Ventilator-associated pneumonia refers to the lung infection which affects patients who are on the mechanical ventilation breathing machines. These patients are already critically ill, and the new infection tends to increase their chances of death (Dodek et al., 2004). This infection affects the respiratory system of the patient, more specifically, the lower respiratory tract and lung parenchyma. The major route that a patient may acquire the infection is through oropharyngeal colonization by pathogens which are introduced exogenously from the intensive care unit (Dodek et al., 2004). This occurs through contaminated hands or apparel of the hospital personnel who access the unit, through contaminated medical equipment, the air, and even water. This is why the condition tends to occur after 48 hours of mechanical ventilation through the endotracheal tube or tracheostomy.
Nursing assessment is very important as it collects important information relating to the physiological, psychological, sociological, and spiritual status of the patient. Since most of the patients in the ICU on the ventilators are unconscious, it may be impossible to assess most of their status, other than the physiological aspect. The nurse should assess whether the patient has a fever and increased tracheobronchial secretions. These are quite common in patients with Ventilator Associated Pneumonia. The nurse may also hear crackles and see decreased respiratory efforts, and note decreased oxygenation. In case the patient is conscious, the nurse may inquire of any discomforts which the patient may experience. If the patient reports chest congestion, then the infection is suspected.
The diagnostic tests which should be conducted include; a chest radiograph, blood and pleural fluid cultures, nonquantitative and semiquantitative airway sampling, and also quantitative airway sampling. The issue of Ventilator Associated Pneumonia is relevant to geriatric patients mainly because they are at high risk of diseases such as heart attacks, which may lead to their hospitalization in the ICU environment. In addition, they are at a high risk of contracting the infection due to their compromised immune systems.
The nursing diagnosis for a patient with ventilator-associated diagnosis is impaired respiratory function, ineffective airway clearance, impaired gas exchange, and hyperthermia (Dodek et al., 2004). To help the patient with the symptoms, it is imperative that an evidenced based care is offered. In addition, the care needs to be individualized so as to fit the patient directly and effectively. The nursing intervention will feature practicing good hygiene, such as washing hands with soap and water before touching a patient, changing the oxygen masks more frequently, and immediately after it becomes soiled, and ensuring frequent mouth care for the patient (Dodek et al., 2004). Other interventions will help alleviate the patients discomfort and risk for more infections. These will include ensuring the ET-tube cuff pressure is maintained and elevating the head of the bed. In case the patient is unable to clear the airway effectively, then the nurse should employ the use of subglottic secretion drainage (Dodek et al., 2004).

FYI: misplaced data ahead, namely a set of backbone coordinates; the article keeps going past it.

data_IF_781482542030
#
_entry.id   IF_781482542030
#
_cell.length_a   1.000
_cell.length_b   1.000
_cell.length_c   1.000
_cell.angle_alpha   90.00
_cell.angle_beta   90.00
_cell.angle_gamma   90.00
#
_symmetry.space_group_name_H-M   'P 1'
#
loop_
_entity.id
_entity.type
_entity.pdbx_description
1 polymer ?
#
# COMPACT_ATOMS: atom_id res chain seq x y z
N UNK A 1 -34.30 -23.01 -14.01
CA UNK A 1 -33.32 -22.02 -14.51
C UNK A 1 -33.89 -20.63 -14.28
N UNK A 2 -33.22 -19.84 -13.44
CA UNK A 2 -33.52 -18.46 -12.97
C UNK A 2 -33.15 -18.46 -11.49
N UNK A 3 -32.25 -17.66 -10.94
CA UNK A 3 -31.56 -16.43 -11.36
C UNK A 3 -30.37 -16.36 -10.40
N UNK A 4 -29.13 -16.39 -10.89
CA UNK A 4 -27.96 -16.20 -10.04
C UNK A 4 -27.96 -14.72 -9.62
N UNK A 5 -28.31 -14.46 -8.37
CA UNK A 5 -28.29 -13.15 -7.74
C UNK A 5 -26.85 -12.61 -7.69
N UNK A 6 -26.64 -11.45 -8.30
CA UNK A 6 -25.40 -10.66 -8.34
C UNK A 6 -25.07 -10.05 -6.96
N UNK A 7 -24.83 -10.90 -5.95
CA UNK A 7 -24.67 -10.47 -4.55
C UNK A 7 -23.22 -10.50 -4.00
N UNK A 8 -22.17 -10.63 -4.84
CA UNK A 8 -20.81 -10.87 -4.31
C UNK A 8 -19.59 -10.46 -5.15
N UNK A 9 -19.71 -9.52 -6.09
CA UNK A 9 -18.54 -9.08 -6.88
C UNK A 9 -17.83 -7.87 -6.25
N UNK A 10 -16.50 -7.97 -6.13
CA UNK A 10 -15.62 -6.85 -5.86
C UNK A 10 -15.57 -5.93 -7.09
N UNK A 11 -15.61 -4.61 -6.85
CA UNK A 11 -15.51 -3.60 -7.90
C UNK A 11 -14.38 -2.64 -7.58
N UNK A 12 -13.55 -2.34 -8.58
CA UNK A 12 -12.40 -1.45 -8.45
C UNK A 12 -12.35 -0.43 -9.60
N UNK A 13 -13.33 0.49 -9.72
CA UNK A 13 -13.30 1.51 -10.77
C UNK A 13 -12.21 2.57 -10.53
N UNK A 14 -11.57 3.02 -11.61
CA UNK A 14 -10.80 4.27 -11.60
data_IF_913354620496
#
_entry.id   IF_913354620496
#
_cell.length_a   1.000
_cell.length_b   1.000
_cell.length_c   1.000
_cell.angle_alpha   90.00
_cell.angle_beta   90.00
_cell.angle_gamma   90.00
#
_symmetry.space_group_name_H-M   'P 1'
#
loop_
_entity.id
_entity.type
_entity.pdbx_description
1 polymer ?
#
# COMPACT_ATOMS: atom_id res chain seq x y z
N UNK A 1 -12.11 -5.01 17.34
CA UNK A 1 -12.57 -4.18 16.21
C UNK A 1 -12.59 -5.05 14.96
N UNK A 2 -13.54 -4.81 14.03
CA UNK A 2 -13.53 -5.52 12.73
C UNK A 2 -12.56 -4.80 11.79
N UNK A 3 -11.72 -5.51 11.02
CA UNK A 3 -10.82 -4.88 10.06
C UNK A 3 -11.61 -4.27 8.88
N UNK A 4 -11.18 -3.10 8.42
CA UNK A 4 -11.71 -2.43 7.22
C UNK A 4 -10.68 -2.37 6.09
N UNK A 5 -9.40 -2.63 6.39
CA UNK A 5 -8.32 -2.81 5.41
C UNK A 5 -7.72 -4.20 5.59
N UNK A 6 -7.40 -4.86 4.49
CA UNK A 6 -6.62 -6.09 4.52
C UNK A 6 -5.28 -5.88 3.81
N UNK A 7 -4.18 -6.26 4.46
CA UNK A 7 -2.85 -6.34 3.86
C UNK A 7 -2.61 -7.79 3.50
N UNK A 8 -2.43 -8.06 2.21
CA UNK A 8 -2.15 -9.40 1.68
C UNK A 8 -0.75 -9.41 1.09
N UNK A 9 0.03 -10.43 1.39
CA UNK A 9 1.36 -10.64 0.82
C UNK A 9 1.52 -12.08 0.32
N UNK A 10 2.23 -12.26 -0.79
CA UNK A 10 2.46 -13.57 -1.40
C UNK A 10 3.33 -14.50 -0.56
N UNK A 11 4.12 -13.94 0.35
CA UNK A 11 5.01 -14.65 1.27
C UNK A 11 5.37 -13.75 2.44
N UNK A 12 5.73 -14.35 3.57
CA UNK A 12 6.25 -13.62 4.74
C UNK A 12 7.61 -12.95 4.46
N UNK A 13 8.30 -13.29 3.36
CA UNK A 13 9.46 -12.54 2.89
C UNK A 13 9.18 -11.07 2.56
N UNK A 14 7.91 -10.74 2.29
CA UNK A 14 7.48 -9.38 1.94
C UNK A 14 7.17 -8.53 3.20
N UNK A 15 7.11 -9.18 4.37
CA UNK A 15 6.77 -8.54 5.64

The patient is treated with antibiotics for 15 days and given pain medication to manage the discomfort. The long period of consuming antibiotics is meant to prevent a recurrence of the same when the dose is complete. Unfortunately, it may be difficult to manage the infection once it starts due to the compromised immune system of the patients. A longer dosage also makes it difficult since the infection causing organisms may easily become resistant (Dodek et al., 2004).
Clinical practice change is very important as it will ensure a prevention of such infections in the ICU. Patient teaching is also vital for conscious patients as it will ensure they communicate any issues that they may have before the infection gets out of control. From the research article, it is recommended that topical antibiotics should not be used alone. This is because it tends to promote the emergence of antibiotic-resistant bacteria, hence causing more harm to the patient.
Dodek, P. et al. (2004). Evidence-Based Clinical Practice Guideline for the Prevention of Ventilator-Associated Pneumonia. Annals of Internal Medicine. 141(4), 305-310.
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